Everyone stood listening intently. Mrs. Hall's eyes, directed straight before her, saw without seeing the brilliant oblong of the inn door, the road white and vivid, and Huxter's shop-front blistering in the June sun. Abruptly Huxter's door opened and Huxter appeared, eyes staring with excitement, arms gesticulating. “Yap!” cried Huxter. “Stop thief!” and he ran obliquely across the oblong towards the yard gates, and vanished.
Simultaneously came a tumult from the parlour, and a sound of windows being closed.
Hall, Henfrey, and the human contents of the Tap rushed out at once pell-mell into the street. They saw someone whisk round the corner towards the road, and Mr. Huxter executing a complicated leap in the air that ended on his face and shoulder. Down the street people were standing astonished or running towards them.
Mr. Huxter was stunned. Henfrey stopped to discover this, but Hall and the two labourers from the Tap rushed at once to the corner, shouting incoherent things, and saw Mr. Marvel vanishing by the corner of the church wall. They appear to have jumped to the impossible conclusion that this was the Invisible Man suddenly become visible, and set off at once along the lane in pursuit. But Hall had hardly run a dozen yards before he gave a loud shout of astonishment and went flying headlong sideways, clutching one of the labourers and bringing him to the ground. He had been charged just as one charges a man at football. The second labourer came round in a circle, stared, and conceiving that Hall had tumbled over of his own accord, turned to resume the pursuit, only to be tripped by the ankle just as Huxter had been. Then, as the first labourer struggled to his feet, he was kicked sideways by a blow that might have felled an ox.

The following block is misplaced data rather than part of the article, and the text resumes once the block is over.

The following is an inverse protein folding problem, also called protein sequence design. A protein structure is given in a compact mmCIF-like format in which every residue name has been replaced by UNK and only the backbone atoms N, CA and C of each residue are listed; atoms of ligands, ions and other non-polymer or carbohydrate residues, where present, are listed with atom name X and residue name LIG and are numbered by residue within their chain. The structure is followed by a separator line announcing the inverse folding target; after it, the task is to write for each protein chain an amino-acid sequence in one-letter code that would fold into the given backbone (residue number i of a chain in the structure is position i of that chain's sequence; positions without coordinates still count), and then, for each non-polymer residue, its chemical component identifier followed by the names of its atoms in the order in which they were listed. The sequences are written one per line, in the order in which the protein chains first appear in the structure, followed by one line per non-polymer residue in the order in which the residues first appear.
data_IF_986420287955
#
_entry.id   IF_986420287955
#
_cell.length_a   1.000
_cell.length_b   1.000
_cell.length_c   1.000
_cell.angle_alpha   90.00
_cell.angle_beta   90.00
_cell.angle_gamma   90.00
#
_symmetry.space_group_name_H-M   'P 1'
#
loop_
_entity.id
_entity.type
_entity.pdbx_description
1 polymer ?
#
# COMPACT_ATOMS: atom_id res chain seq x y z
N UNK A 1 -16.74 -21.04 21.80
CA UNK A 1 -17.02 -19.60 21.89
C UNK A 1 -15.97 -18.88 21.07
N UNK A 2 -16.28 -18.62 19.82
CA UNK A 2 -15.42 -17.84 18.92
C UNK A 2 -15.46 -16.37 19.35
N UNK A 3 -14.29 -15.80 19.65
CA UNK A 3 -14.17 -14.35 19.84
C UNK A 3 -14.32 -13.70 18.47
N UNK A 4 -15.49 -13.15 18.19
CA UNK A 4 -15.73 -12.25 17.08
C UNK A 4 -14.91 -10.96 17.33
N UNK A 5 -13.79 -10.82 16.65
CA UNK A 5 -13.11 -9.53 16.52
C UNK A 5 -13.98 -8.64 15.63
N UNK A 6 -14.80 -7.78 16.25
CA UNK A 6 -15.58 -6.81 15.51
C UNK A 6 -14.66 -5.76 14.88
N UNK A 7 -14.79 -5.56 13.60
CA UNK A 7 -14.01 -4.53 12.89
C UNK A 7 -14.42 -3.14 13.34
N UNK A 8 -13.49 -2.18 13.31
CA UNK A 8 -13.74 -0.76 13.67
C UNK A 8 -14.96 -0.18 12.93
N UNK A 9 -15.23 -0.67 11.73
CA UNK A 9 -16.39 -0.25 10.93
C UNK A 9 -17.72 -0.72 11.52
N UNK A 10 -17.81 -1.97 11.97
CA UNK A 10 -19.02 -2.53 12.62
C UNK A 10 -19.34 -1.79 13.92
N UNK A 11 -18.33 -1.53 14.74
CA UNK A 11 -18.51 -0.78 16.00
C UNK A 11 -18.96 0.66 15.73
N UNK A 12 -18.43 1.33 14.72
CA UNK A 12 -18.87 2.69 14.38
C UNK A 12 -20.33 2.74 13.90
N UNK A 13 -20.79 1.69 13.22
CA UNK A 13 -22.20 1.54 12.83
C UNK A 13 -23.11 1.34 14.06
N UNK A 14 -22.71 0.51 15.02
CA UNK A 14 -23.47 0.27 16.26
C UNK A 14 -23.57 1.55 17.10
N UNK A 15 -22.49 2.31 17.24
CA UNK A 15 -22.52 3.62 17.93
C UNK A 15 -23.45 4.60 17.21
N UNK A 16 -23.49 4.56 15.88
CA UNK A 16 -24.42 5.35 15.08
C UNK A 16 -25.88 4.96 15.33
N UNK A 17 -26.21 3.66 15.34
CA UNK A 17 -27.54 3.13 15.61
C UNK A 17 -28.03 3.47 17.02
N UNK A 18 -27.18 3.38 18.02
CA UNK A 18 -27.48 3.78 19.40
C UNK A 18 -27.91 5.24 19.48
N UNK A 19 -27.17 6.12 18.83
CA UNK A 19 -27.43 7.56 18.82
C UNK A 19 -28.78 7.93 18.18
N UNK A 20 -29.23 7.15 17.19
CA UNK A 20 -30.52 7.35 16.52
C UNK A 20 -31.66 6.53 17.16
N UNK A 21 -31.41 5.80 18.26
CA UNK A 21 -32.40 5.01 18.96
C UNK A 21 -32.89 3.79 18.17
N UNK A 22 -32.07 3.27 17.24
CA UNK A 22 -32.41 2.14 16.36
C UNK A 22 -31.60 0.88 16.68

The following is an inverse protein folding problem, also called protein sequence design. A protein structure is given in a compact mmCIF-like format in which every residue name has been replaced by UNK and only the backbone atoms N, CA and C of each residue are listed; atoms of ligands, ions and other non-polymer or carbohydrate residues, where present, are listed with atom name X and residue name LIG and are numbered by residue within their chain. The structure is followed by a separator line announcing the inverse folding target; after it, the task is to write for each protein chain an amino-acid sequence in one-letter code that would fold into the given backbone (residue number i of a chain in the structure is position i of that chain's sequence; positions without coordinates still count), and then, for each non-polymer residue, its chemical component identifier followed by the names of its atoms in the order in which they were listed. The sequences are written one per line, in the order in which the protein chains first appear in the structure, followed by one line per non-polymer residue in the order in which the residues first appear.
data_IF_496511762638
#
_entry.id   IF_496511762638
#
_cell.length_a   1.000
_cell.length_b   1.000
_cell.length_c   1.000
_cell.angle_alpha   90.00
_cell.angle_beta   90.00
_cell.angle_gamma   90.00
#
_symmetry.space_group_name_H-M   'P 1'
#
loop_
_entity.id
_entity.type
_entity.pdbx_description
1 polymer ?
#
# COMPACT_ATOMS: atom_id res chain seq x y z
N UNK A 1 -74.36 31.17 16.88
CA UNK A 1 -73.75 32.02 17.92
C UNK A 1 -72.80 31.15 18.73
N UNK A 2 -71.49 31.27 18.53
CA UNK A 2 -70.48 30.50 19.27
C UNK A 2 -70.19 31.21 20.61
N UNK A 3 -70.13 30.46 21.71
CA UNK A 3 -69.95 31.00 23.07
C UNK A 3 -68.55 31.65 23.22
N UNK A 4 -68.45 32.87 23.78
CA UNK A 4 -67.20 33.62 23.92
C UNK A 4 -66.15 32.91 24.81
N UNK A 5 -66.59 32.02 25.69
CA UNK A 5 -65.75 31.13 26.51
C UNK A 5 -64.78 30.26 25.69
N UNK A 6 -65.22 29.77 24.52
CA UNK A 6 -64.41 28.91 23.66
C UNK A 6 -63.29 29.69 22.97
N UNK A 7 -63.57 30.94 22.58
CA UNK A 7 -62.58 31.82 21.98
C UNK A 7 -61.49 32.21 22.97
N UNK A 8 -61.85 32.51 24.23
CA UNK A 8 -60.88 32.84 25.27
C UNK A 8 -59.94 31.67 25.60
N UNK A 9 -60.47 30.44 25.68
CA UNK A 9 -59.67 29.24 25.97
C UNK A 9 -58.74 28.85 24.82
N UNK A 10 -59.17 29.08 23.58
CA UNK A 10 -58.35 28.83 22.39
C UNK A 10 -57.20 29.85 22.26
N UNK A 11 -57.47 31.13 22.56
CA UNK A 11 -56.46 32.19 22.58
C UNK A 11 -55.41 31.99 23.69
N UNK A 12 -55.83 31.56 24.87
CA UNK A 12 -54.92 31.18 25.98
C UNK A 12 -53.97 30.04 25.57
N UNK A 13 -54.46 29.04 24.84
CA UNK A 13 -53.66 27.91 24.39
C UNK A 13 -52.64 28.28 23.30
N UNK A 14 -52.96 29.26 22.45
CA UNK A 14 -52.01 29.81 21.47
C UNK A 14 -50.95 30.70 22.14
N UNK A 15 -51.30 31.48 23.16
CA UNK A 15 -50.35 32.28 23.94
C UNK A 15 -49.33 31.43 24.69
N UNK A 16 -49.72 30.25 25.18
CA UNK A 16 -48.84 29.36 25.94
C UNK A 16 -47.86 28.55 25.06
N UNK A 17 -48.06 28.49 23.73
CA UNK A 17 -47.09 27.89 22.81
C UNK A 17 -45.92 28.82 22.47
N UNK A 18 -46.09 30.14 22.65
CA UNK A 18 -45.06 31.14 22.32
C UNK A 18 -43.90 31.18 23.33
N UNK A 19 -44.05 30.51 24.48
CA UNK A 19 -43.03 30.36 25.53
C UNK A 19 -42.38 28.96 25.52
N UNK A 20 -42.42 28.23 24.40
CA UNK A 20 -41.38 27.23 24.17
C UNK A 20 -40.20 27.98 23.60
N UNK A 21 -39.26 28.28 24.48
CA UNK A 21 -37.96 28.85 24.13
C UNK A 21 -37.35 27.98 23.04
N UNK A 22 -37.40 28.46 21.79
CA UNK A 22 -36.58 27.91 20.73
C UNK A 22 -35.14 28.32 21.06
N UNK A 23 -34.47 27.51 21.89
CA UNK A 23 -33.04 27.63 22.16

As he went down, the rush from the direction of the village green came round the corner. The first to appear was the proprietor of the coconut shy, a burly man in a blue jersey. He was astonished to see the lane empty save for three men sprawling absurdly on the ground. And then something happened to his rear-most foot, and he went headlong and rolled sideways just in time to graze the feet of his brother and partner, following headlong. The two were then kicked, knelt on, fallen over, and cursed by quite a number of over-hasty people.
Now when Hall and Henfrey and the labourers ran out of the house, Mrs. Hall, who had been disciplined by years of experience, remained in the bar next the till. And suddenly the parlour door was opened, and Mr. Cuss appeared, and without glancing at her rushed at once down the steps toward the corner. “Hold him!” he cried. “Don't let him drop that parcel.” He knew nothing of the existence of Marvel. For the Invisible Man had handed over the books and bundle in the yard. The face of Mr. Cuss was angry and resolute, but his costume was defective, a sort of limp white kilt that could only have passed muster in Greece. “Hold him!” he bawled. “He's got my trousers! And every stitch of the vicar's clothes!”